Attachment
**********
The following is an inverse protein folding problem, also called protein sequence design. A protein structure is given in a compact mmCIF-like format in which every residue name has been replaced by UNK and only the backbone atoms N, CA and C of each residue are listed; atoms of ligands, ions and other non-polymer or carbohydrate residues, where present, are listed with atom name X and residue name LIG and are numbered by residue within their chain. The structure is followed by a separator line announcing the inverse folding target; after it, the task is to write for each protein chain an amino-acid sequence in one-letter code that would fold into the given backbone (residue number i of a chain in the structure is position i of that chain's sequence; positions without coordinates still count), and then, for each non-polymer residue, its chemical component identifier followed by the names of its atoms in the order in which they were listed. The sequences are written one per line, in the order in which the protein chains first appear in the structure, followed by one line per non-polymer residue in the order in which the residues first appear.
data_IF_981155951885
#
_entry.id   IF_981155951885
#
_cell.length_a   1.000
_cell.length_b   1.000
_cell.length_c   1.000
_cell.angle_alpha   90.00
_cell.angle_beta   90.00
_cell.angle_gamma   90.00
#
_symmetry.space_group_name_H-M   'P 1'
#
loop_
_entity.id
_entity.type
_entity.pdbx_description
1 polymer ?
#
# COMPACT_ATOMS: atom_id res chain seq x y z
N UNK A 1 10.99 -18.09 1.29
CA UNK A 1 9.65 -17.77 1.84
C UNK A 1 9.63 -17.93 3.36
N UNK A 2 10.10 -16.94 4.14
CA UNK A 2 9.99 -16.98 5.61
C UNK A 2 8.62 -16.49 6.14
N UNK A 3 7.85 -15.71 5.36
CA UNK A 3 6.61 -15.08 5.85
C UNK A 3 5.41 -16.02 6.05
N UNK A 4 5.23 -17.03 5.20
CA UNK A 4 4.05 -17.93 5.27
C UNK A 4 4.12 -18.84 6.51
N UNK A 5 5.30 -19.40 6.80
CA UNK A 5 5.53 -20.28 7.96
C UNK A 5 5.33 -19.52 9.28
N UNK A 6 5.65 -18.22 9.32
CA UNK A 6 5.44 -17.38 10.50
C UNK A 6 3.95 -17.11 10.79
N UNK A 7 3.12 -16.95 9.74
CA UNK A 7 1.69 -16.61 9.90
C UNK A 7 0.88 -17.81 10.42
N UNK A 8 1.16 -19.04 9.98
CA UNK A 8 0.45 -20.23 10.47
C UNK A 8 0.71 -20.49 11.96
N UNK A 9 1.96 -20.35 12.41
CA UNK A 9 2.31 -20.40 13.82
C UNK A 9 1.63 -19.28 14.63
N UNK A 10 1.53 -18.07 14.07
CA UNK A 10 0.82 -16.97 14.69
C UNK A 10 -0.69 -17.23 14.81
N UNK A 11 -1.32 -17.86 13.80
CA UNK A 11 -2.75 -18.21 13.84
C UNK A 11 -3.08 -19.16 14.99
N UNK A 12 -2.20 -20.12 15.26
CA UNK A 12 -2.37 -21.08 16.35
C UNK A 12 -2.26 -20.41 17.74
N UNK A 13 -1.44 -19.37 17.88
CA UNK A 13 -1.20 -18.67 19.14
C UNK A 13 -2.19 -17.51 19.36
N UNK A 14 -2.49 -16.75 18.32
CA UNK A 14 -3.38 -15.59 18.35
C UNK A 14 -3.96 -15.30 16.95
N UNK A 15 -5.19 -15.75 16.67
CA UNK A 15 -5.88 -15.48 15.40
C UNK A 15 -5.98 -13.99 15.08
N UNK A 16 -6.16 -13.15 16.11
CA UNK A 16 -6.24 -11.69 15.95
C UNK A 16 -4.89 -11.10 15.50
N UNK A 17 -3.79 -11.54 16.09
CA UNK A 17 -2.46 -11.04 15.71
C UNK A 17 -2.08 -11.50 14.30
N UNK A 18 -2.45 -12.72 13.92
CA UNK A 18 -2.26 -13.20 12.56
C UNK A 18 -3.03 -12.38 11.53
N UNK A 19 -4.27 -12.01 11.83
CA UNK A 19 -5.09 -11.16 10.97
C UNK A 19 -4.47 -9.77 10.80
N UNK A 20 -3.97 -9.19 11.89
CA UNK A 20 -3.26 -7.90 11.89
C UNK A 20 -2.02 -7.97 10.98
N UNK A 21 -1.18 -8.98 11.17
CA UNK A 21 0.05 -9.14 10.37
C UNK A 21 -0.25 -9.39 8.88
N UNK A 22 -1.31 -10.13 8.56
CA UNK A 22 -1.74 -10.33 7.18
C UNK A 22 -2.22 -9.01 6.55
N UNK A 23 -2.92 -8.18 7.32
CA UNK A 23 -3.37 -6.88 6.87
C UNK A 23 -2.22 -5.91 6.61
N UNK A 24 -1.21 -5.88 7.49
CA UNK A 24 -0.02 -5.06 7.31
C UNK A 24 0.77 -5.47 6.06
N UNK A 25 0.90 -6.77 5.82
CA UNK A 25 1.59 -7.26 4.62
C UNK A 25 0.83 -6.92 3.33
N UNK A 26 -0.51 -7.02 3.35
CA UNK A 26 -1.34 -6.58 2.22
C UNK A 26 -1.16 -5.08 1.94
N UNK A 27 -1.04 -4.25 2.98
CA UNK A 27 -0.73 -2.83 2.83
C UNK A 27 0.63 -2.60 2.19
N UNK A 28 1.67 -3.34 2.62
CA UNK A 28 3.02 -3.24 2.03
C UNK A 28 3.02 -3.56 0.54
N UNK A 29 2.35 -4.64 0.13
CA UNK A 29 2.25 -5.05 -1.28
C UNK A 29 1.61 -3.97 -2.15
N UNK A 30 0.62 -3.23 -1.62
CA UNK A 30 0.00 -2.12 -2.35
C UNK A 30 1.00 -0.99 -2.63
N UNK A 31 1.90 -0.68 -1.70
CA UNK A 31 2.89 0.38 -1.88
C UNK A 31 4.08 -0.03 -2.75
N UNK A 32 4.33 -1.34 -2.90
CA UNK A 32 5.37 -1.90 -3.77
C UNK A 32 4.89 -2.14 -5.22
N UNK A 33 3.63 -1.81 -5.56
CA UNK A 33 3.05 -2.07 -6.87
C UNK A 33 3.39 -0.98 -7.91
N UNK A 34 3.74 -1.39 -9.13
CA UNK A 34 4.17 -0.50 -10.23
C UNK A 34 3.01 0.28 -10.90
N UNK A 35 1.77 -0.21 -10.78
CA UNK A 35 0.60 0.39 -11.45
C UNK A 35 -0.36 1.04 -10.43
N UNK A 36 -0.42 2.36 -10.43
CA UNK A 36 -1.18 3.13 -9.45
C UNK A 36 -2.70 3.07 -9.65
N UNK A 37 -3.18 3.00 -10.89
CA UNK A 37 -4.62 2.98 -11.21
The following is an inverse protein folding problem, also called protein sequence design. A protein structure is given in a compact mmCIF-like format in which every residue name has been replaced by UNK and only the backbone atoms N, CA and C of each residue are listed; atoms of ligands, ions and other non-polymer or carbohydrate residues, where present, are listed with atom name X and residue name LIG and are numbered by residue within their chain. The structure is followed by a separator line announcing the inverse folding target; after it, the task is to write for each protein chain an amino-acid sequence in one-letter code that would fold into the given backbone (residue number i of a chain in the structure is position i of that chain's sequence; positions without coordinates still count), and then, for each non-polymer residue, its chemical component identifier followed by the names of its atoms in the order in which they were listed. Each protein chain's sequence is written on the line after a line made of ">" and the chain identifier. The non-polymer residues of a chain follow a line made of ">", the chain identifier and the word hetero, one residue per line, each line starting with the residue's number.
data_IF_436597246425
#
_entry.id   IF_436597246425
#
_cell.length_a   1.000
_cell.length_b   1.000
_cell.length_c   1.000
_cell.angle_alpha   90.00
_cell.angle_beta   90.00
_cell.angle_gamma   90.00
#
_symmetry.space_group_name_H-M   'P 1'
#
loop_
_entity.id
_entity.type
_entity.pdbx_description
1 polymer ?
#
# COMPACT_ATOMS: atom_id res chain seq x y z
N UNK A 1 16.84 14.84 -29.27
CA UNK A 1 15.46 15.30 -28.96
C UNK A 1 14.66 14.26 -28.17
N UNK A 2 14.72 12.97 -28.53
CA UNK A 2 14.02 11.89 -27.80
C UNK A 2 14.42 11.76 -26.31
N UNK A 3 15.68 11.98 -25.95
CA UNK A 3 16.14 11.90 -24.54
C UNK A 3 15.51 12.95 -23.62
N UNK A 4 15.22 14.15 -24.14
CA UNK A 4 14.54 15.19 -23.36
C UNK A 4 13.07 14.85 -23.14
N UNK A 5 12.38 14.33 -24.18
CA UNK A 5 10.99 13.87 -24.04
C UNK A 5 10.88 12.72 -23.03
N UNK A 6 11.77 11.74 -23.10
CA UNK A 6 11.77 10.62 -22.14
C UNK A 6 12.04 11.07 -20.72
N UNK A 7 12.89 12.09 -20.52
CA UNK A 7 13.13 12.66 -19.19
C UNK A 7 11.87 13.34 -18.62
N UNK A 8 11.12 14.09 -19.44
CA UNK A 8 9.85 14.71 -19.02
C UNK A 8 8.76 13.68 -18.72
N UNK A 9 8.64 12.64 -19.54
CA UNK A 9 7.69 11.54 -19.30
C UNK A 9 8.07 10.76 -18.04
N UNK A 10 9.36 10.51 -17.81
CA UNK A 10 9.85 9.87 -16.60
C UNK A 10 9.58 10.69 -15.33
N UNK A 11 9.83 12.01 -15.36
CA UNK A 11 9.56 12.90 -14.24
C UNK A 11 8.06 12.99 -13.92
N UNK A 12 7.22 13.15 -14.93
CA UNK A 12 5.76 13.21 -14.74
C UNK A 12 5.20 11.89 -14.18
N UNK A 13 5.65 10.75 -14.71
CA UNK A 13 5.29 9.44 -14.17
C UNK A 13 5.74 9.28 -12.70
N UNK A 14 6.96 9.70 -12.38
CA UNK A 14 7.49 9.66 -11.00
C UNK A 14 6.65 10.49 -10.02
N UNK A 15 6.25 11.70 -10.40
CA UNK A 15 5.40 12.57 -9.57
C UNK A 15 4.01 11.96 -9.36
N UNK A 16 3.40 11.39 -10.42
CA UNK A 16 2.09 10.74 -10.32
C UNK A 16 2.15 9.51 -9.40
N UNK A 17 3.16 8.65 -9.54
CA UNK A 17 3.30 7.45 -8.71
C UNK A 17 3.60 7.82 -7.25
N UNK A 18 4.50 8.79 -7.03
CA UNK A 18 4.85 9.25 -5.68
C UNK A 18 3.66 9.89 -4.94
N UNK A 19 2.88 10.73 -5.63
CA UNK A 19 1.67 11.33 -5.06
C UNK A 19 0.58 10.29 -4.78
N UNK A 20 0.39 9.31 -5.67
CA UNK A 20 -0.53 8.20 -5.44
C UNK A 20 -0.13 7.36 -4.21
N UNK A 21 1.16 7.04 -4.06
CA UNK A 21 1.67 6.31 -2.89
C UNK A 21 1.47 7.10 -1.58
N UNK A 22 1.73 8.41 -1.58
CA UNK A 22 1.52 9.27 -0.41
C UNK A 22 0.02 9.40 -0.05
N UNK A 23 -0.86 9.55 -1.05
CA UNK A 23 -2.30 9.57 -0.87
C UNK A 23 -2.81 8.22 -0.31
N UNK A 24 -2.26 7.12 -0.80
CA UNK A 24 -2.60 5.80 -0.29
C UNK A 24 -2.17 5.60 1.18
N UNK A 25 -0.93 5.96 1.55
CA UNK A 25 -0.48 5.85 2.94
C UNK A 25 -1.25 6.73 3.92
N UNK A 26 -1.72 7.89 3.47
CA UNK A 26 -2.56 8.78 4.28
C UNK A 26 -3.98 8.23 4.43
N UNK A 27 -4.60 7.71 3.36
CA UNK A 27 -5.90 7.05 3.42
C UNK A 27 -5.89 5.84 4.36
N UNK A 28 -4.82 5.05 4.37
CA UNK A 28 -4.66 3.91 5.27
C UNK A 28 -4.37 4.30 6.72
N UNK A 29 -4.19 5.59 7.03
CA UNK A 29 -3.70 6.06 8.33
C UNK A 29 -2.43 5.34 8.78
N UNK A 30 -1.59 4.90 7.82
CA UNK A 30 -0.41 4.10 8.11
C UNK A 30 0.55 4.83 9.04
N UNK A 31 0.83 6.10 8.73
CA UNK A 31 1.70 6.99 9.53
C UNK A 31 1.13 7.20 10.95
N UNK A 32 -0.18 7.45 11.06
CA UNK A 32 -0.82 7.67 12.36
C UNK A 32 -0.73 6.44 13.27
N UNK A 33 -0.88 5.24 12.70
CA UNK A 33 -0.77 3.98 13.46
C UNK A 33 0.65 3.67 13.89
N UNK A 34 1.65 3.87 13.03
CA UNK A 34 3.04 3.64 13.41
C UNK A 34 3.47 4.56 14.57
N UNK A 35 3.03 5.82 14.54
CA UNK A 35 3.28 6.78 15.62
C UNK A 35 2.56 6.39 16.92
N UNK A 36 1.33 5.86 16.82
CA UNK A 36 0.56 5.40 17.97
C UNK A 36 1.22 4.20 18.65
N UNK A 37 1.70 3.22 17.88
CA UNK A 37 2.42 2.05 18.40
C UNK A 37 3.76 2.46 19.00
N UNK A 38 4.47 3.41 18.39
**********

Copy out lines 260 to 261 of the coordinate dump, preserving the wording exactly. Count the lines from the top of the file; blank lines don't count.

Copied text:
C UNK A 36 1.22 4.20 18.65
N UNK A 37 1.70 3.22 17.88